ISLAMABAD, Pakistan – Foreign militants and local tribesmen in northern Pakistan resumed fighting near the Afghan border Thursday after a brief break to bury the latest of their 135 dead, security officials said.
Pakistan has cited the fighting as a success in its efforts to get ethnic Pashtun tribes to root out Al Qaeda fighters hiding in the region. But experts say the bloodshed underscored the government's inability to police the region and could unleash a cycle of violence between warring factions.
About 25 tribesmen and 10 civilians caught in the crossfire have been killed, they said. The officials — one from the military and two intelligence agents — spoke on condition of anonymity because they were not authorized to speak to the media.
Hundreds of Central Asian and Arab militants fled to the semiautonomous region after the United States routed the Taliban in Afghanistan in 2001.
Under pressure from Washington, Pakistan sent troops to the border area to wipe out the foreign militants. They have succeeded in busting camps used by al-Qaida but have suffered hundreds of casualties and failed to expel the foreign fighters.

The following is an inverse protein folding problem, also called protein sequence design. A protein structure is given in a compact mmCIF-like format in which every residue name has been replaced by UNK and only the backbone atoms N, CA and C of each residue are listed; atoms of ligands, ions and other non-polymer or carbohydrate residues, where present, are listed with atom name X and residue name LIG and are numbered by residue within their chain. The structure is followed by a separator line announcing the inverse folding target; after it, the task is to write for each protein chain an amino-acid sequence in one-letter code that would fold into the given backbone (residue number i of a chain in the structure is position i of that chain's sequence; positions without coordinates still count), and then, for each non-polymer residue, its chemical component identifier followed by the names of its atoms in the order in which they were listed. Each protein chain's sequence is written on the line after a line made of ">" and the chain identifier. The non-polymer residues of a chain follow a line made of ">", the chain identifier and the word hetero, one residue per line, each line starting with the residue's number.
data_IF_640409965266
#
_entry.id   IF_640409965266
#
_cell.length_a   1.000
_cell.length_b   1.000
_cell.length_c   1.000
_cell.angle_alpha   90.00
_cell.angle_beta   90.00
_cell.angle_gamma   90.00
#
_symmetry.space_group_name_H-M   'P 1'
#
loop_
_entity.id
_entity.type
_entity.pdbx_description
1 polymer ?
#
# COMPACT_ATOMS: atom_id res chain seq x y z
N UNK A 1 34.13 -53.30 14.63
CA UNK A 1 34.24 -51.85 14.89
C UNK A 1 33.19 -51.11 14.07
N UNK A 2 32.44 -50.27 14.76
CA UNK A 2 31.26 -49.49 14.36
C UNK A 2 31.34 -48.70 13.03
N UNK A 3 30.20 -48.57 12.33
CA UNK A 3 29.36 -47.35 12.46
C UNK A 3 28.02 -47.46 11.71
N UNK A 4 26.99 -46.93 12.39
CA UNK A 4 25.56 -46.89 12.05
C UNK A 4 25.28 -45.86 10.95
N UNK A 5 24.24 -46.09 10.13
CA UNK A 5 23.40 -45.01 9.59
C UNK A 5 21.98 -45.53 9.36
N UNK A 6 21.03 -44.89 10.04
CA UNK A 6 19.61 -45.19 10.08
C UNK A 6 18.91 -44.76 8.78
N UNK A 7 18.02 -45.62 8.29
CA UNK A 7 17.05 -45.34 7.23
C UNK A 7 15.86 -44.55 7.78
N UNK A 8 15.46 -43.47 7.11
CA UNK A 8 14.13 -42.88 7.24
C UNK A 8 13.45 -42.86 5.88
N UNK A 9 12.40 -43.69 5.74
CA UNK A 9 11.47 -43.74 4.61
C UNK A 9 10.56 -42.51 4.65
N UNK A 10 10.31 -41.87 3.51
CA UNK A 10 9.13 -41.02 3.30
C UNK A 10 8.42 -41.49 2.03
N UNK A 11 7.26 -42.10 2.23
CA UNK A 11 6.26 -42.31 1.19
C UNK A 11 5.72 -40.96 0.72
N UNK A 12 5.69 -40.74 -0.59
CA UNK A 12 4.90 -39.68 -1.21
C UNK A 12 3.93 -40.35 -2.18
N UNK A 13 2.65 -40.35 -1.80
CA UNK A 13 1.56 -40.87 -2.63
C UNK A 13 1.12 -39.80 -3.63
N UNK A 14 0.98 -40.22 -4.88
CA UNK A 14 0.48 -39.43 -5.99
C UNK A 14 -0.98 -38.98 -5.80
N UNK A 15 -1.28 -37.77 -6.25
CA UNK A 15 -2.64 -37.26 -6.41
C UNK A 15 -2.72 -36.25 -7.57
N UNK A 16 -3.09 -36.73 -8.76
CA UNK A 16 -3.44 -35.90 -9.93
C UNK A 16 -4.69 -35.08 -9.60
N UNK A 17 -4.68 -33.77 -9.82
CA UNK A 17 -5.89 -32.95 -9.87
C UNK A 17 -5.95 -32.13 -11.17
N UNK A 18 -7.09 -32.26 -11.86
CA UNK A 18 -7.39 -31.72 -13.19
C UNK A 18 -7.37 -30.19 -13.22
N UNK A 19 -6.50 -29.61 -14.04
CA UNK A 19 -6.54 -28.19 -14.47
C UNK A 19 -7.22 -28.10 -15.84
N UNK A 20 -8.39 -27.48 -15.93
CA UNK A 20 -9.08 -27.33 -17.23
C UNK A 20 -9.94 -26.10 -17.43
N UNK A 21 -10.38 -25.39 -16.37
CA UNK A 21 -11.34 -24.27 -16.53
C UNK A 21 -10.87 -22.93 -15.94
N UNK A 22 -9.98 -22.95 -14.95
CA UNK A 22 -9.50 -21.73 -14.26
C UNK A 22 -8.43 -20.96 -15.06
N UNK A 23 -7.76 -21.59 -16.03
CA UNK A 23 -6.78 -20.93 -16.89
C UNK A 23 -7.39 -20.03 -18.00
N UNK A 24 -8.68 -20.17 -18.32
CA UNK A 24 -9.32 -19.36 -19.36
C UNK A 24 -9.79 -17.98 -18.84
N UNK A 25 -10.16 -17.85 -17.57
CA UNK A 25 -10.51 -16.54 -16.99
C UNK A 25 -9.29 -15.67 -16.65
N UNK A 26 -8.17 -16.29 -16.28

Recently, though, Pakistan has been pressing the tribes to police the region themselves. That has raised concern in Washington that the militants now have freer rein to launch cross-border attacks into Afghanistan on U.S. and NATO forces.
Interior Ministry Aftab Khan Sherpao said Wednesday that the clashes prove that the government's policy of enlisting tribesmen to expel foreign militants was working, and an army spokesman described the local militants as "patriots."
One of the intelligence officials said the killing had resumed after a brief truce on Wednesday to allow both sides to bury their latest casualties. He said the fighting has spread to six villages and towns in South Waziristan, which lies along the Afghan border.
Sherpao said the fighting was still continuing, but provided no further details.